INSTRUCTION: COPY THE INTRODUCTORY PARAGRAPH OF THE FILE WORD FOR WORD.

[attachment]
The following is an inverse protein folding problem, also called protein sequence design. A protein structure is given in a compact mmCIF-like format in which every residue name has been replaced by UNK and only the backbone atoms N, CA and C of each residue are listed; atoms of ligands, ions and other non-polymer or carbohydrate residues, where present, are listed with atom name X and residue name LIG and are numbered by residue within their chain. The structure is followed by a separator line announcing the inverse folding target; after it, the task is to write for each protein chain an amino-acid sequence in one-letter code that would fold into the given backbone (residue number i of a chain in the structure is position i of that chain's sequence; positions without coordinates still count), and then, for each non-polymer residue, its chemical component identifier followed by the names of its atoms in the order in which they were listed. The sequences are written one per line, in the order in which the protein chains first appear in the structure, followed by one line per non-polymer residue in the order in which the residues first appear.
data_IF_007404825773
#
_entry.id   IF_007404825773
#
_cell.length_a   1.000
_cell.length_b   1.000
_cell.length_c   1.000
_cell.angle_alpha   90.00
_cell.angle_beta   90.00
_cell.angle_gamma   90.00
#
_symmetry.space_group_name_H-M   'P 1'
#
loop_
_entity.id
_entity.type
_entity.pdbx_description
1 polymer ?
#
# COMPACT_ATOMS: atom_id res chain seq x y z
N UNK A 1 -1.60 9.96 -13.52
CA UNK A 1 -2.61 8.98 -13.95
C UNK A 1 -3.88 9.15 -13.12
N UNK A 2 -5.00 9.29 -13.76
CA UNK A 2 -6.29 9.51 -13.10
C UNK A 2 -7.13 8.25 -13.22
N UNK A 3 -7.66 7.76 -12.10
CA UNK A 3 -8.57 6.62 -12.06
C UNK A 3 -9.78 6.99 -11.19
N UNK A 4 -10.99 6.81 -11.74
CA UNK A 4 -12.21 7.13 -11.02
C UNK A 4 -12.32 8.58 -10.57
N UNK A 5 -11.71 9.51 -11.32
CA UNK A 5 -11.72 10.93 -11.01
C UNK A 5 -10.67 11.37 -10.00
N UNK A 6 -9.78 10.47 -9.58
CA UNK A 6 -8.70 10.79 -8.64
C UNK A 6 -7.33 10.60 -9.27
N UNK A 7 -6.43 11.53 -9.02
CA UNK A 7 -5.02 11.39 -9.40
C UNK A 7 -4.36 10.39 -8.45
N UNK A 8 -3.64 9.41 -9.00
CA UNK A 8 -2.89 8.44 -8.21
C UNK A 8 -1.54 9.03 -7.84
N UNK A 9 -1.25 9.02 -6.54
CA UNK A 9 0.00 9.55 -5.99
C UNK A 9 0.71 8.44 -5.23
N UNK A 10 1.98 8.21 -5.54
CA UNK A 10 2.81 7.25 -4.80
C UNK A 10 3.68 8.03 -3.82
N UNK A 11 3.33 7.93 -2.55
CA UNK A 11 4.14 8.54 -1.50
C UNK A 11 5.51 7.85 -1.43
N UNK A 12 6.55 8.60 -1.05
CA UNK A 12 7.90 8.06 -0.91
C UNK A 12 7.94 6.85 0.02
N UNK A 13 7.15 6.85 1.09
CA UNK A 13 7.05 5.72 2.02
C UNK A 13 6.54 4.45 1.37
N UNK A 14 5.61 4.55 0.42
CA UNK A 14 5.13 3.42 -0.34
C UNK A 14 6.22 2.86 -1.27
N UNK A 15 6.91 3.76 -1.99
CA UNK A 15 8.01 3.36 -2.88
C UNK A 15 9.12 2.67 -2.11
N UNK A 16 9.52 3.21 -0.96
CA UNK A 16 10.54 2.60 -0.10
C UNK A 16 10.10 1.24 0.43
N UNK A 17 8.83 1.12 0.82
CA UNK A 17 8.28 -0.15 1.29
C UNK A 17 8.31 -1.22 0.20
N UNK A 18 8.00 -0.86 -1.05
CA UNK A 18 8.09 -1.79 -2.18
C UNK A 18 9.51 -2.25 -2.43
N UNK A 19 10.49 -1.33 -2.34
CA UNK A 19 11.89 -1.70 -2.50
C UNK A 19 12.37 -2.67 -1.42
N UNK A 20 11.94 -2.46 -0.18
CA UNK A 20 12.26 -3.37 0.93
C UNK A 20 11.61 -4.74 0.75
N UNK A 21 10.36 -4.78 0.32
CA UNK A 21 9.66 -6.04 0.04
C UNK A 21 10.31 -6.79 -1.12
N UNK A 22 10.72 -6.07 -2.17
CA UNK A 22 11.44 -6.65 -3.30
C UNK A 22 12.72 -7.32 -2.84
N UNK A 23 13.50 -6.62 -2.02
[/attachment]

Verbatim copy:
The following is an inverse protein folding problem, also called protein sequence design. A protein structure is given in a compact mmCIF-like format in which every residue name has been replaced by UNK and only the backbone atoms N, CA and C of each residue are listed; atoms of ligands, ions and other non-polymer or carbohydrate residues, where present, are listed with atom name X and residue name LIG and are numbered by residue within their chain. The structure is followed by a separator line announcing the inverse folding target; after it, the task is to write for each protein chain an amino-acid sequence in one-letter code that would fold into the given backbone (residue number i of a chain in the structure is position i of that chain's sequence; positions without coordinates still count), and then, for each non-polymer residue, its chemical component identifier followed by the names of its atoms in the order in which they were listed. The sequences are written one per line, in the order in which the protein chains first appear in the structure, followed by one line per non-polymer residue in the order in which the residues first appear.